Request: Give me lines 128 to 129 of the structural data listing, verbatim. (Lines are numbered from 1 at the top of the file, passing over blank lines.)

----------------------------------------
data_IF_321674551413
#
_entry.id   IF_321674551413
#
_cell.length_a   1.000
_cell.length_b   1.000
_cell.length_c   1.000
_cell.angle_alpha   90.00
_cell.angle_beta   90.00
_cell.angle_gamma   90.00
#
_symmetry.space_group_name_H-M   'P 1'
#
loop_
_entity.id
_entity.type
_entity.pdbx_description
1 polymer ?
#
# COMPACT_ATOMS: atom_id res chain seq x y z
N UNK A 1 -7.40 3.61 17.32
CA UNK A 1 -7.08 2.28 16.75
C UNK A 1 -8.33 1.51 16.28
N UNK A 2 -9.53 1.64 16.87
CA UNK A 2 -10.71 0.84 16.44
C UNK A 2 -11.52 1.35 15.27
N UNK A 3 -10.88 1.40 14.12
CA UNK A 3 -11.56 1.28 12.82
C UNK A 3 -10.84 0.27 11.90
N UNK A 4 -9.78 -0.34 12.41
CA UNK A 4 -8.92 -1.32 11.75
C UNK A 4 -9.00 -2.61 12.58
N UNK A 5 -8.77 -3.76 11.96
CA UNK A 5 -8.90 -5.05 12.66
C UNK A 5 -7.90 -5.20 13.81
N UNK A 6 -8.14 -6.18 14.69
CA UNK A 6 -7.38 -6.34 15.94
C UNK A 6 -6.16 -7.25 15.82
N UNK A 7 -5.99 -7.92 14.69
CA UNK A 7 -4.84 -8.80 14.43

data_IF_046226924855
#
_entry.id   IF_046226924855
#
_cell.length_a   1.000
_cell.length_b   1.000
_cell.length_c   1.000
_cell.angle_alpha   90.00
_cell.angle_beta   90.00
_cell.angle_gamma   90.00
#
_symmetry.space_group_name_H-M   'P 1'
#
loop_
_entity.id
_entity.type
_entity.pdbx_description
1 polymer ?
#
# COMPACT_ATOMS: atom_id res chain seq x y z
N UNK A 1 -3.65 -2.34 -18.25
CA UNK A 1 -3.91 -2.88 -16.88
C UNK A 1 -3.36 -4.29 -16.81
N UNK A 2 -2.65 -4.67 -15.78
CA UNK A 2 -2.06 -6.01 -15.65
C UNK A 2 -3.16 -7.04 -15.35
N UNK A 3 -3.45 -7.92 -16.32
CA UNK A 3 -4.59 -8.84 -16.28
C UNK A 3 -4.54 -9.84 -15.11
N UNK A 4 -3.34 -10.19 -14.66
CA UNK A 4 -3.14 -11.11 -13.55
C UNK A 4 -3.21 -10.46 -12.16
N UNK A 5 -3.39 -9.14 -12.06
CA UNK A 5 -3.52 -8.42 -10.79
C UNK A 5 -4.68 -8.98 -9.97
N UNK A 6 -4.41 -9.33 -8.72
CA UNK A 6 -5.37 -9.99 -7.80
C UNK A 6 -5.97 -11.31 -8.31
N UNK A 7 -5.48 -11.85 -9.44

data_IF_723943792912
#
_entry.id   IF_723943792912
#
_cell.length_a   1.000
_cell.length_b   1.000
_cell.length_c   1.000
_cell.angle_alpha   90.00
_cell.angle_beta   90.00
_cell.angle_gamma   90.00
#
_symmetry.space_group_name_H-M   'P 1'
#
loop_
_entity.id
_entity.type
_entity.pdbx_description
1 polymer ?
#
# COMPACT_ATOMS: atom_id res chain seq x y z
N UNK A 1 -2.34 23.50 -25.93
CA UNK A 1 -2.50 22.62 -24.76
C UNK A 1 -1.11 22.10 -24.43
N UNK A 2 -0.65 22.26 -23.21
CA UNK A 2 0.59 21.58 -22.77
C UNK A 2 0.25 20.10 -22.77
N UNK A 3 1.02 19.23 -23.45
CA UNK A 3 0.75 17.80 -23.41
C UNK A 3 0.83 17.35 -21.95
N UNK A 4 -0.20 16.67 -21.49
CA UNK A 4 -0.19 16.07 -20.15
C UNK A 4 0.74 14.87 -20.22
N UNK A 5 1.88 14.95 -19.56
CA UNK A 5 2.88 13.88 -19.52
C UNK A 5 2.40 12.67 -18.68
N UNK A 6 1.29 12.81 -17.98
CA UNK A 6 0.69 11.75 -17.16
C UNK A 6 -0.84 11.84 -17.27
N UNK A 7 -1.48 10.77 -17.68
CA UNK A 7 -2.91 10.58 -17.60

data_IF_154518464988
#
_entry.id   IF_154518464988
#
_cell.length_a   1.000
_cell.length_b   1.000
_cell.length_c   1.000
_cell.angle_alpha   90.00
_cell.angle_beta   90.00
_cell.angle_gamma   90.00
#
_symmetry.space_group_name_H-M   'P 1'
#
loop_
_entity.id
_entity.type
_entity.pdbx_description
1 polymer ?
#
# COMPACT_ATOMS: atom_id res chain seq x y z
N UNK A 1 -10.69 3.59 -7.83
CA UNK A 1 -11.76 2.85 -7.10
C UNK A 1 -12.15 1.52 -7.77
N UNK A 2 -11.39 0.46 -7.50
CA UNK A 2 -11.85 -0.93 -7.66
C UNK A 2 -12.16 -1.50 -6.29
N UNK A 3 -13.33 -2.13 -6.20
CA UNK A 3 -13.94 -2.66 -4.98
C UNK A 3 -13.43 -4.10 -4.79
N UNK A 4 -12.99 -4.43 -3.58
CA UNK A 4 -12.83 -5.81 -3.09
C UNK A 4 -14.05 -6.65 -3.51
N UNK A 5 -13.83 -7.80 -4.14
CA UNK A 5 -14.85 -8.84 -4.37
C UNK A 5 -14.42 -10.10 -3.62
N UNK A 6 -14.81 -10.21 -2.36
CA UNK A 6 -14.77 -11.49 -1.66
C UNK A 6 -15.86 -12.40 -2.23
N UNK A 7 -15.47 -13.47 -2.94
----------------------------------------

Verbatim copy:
_cell.angle_beta   90.00
_cell.angle_gamma   90.00